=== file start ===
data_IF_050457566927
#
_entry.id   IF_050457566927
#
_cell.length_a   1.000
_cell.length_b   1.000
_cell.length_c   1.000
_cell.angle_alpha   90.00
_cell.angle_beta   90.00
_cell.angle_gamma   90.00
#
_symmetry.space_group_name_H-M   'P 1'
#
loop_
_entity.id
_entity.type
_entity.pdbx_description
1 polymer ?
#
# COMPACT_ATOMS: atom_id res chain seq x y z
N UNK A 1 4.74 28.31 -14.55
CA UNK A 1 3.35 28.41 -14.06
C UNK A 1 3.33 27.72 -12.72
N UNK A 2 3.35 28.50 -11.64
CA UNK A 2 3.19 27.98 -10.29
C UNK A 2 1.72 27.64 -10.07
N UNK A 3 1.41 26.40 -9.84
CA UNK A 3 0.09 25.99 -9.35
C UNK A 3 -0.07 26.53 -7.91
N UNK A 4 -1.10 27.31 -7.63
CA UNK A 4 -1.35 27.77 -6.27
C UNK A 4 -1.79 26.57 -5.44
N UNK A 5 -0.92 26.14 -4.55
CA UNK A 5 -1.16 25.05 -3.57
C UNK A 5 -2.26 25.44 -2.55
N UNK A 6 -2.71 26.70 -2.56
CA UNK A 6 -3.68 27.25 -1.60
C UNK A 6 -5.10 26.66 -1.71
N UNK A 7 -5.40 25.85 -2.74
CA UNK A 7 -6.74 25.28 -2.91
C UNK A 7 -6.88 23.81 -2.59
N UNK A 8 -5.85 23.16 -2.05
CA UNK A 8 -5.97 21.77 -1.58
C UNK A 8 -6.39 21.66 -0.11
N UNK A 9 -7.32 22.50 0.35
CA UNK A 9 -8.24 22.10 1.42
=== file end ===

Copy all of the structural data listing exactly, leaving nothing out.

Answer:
data_IF_050457566927
#
_entry.id   IF_050457566927
#
_cell.length_a   1.000
_cell.length_b   1.000
_cell.length_c   1.000
_cell.angle_alpha   90.00
_cell.angle_beta   90.00
_cell.angle_gamma   90.00
#
_symmetry.space_group_name_H-M   'P 1'
#
loop_
_entity.id
_entity.type
_entity.pdbx_description
1 polymer ?
#
# COMPACT_ATOMS: atom_id res chain seq x y z
N UNK A 1 4.74 28.31 -14.55
CA UNK A 1 3.35 28.41 -14.06
C UNK A 1 3.33 27.72 -12.72
N UNK A 2 3.35 28.50 -11.64
CA UNK A 2 3.19 27.98 -10.29
C UNK A 2 1.72 27.64 -10.07
N UNK A 3 1.41 26.40 -9.84
CA UNK A 3 0.09 25.99 -9.35
C UNK A 3 -0.07 26.53 -7.91
N UNK A 4 -1.10 27.31 -7.63
CA UNK A 4 -1.35 27.77 -6.27
C UNK A 4 -1.79 26.57 -5.44
N UNK A 5 -0.92 26.14 -4.55
CA UNK A 5 -1.16 25.05 -3.57
C UNK A 5 -2.26 25.44 -2.55
N UNK A 6 -2.71 26.70 -2.56
CA UNK A 6 -3.68 27.25 -1.60
C UNK A 6 -5.10 26.66 -1.71
N UNK A 7 -5.40 25.85 -2.74
CA UNK A 7 -6.74 25.28 -2.91
C UNK A 7 -6.88 23.81 -2.59
N UNK A 8 -5.85 23.16 -2.05
CA UNK A 8 -5.97 21.77 -1.58
C UNK A 8 -6.39 21.66 -0.11
N UNK A 9 -7.32 22.50 0.35
CA UNK A 9 -8.24 22.10 1.42